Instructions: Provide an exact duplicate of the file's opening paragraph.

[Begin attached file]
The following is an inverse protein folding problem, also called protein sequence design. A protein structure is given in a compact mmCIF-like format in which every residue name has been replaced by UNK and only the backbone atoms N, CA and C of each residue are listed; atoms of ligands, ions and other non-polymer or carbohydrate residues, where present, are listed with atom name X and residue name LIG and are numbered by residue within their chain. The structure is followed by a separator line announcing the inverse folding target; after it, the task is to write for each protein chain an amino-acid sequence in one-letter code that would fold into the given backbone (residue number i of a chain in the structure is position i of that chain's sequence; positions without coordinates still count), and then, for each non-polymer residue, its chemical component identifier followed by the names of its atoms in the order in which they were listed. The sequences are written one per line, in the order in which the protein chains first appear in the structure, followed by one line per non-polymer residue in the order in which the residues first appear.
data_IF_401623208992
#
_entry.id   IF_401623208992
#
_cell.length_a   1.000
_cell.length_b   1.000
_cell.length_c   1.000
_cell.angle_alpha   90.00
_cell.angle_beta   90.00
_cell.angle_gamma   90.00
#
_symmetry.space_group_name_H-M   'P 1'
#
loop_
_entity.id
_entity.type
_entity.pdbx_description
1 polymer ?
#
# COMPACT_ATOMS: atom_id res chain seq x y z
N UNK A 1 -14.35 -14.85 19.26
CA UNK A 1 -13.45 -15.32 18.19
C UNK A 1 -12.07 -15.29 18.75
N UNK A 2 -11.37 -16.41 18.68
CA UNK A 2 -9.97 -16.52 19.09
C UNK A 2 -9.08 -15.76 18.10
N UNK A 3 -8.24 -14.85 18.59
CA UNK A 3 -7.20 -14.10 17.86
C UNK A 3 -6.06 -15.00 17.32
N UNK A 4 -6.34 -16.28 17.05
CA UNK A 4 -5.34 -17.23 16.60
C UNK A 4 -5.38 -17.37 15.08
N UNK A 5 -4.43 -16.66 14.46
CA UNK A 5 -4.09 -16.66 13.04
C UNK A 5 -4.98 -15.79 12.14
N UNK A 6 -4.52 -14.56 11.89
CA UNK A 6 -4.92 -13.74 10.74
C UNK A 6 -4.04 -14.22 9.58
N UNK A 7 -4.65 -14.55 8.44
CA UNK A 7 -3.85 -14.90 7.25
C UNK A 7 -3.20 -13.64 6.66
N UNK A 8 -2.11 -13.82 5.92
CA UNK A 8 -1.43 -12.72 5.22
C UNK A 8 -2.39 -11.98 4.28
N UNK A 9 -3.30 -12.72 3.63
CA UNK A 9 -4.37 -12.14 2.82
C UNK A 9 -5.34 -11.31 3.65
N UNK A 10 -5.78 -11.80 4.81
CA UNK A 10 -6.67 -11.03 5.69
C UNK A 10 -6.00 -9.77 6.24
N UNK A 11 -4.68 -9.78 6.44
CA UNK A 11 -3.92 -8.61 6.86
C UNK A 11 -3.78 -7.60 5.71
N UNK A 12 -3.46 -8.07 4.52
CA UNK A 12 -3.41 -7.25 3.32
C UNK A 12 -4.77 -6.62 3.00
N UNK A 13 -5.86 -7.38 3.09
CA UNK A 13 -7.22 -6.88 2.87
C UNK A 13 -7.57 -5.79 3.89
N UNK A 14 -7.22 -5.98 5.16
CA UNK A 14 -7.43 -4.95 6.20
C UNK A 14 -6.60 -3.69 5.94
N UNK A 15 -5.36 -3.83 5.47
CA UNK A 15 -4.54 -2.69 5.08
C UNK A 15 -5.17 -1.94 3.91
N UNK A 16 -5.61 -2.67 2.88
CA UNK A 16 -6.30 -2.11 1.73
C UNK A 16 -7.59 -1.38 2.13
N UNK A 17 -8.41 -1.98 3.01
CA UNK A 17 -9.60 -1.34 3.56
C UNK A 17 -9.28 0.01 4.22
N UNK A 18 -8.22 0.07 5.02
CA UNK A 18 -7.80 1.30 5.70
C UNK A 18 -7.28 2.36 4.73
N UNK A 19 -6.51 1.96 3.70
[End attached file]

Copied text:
The following is an inverse protein folding problem, also called protein sequence design. A protein structure is given in a compact mmCIF-like format in which every residue name has been replaced by UNK and only the backbone atoms N, CA and C of each residue are listed; atoms of ligands, ions and other non-polymer or carbohydrate residues, where present, are listed with atom name X and residue name LIG and are numbered by residue within their chain. The structure is followed by a separator line announcing the inverse folding target; after it, the task is to write for each protein chain an amino-acid sequence in one-letter code that would fold into the given backbone (residue number i of a chain in the structure is position i of that chain's sequence; positions without coordinates still count), and then, for each non-polymer residue, its chemical component identifier followed by the names of its atoms in the order in which they were listed. The sequences are written one per line, in the order in which the protein chains first appear in the structure, followed by one line per non-polymer residue in the order in which the residues first appear.